Laura KingFeatures Blogs Editor’s blog
Aug. 12, 2015, Toronto – The worst-kept secret among Ontario’s fire services is out: Jim Jessop is the new deputy chief in Toronto.
Jessop fills the spot vacated by Ron Jenkins, who left Toronto Fire Services (TFS) several weeks ago to become chief in Georgina. The Ministry of Community Safety announced Jessop’s departure this afternoon; he joins TFS Sept. 18.
Jessop, for those who may not know, was the province’s interim fire marshal, having taken over from Ted Wieclawek, who left office June 19. Actually, that may have been the worst-kept secret given that everyone also knew about Wieclawek’s departure long before it was announced. (Interestingly, the word interim disappeared from Jessop’s email signature and on official communications a few weeks ago, leading to confusion – which, as far as I can tell, was never clarified – about whether he had been given the job permanently.)
Regardless, Jessop’s move to TFS leaves a gaping hole at the Office of the Fire Marshal and Emergency Management (OFMEM) at a critical time.
The office has devoted myriad resources to a review of the provincial incident management system and other recommendations from the inquiry into the collapse of the Algo Centre mall in Elliot Lake in 2012; its response to the report is due Oct. 15.
An inquest into two fatal fires – three deaths in Whitby and four in East Gwillimbury – begins in late September.
And the province is in the throes of transitioning to NFPA professional qualification standards from the Ontario curriculum – a complicated process that includes grandfathering and that no one seems to thoroughly understand. Indeed, seemingly the only person who fully grasped the province’s certification processes – Doug Goodings – left the OFMEM in the spring for the United States.
Jessop’s departure leaves Al Suleman (who is on leave) and Barney Owens (who is close to retirement age) as the OFMEM’s senior staffers – both took on new roles when Jessop’s appointment as deputy fire marshal was announced in early 2014, Suleman in prevention and risk management and Owens in emergency response.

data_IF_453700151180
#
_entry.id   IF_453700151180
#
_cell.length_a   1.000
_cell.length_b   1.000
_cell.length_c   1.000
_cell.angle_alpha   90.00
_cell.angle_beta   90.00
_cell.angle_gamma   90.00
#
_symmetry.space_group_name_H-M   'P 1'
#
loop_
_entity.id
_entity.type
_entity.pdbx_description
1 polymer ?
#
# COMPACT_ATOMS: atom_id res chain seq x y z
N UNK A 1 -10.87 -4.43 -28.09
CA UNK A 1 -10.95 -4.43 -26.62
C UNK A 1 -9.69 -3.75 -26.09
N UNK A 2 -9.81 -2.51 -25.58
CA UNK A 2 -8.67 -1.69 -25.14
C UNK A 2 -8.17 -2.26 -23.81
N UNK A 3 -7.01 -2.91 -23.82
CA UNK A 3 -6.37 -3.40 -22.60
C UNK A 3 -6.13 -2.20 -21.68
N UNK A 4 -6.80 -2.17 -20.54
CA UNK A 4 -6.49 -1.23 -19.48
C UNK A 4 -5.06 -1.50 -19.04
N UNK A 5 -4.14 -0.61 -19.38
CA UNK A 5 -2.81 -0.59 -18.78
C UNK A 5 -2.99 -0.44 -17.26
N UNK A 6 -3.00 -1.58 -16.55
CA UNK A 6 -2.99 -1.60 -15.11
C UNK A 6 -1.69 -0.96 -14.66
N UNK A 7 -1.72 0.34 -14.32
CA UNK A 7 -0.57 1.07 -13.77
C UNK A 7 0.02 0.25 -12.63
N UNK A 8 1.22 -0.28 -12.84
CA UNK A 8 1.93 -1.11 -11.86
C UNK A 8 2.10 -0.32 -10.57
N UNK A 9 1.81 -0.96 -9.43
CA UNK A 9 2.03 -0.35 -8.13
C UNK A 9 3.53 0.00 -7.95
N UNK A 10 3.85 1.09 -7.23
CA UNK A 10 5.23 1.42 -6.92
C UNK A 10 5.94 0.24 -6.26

Former assistant deputy fire marshal Shayne Mintz left the OFM two years ago, for the NFPA, and Trevor Bain, also an assistant deputy fire marshal, left the office in 2013 for the City of Greater Sudbury Fire and Paramedic Service. Nancy Macdonald-Duncan left to go to Mississauga Fire and Monique Belair moved to St. Catharines to be a deputy chief.
I’m hard pressed to come up with a list of potential fire-service candidates to become the province’s chief fire officer, particularly following the amalgamation of the OFM with emergency management in 2013. Mind you, you can’t throw a stale hotel bun in a conference room in this province without hitting someone who used to work for the OFM – Richard Boyes, executive director of the Ontario Association of Fire Chiefs; Cynthia Ross Tustin, chief in Essa Township; Brad Bigrigg, program manager for the OAFC’s candidate testing service; Andy Glynn, deputy chief in Oakville; Rob Browning, a former fire chief and city manager; Jamie Zimmerman, deputy chief in Mississauga; Olaf Lamerz, the deputy in East Gwillimbury, and others who’ve left over politics, salary and red tape – but I bet none of them has much interest in returning given the modest civil-service salary, the gag orders and the headaches that come with the job. Carol-Lynn Chambers, who is still with the OFMEM, has her hands full trying to resuscitate the Ontario Fire College.
Which leads me to believe that the Ministry of Community Safety may look to the policing side of emergency management for candidates – potentially a tough pill to swallow for the Ontario fire service.
Back to Jessop. He’s well known in Ontario as a fire-safety advocate, was deputy chief in London before moving to the OFMEM, and deputy in Niagara Falls for 12 years before that. There is little doubt that Jessop would have been named fire marshal after an appropriate time had passed since Wieclawek’s departure (if, in fact, he hadn’t already been), so why the move to Toronto to become a deputy for a third time?
Salary, no doubt. And potentially a shot at becoming chief of Canada’s largest fire service. Jessop is young, he has an MBA, experience in different-sized communities, is a solid speaker and has a proven track record, having led the call for mandatory sprinklers in seniors homes. It’s a big loss for the OFMEM.
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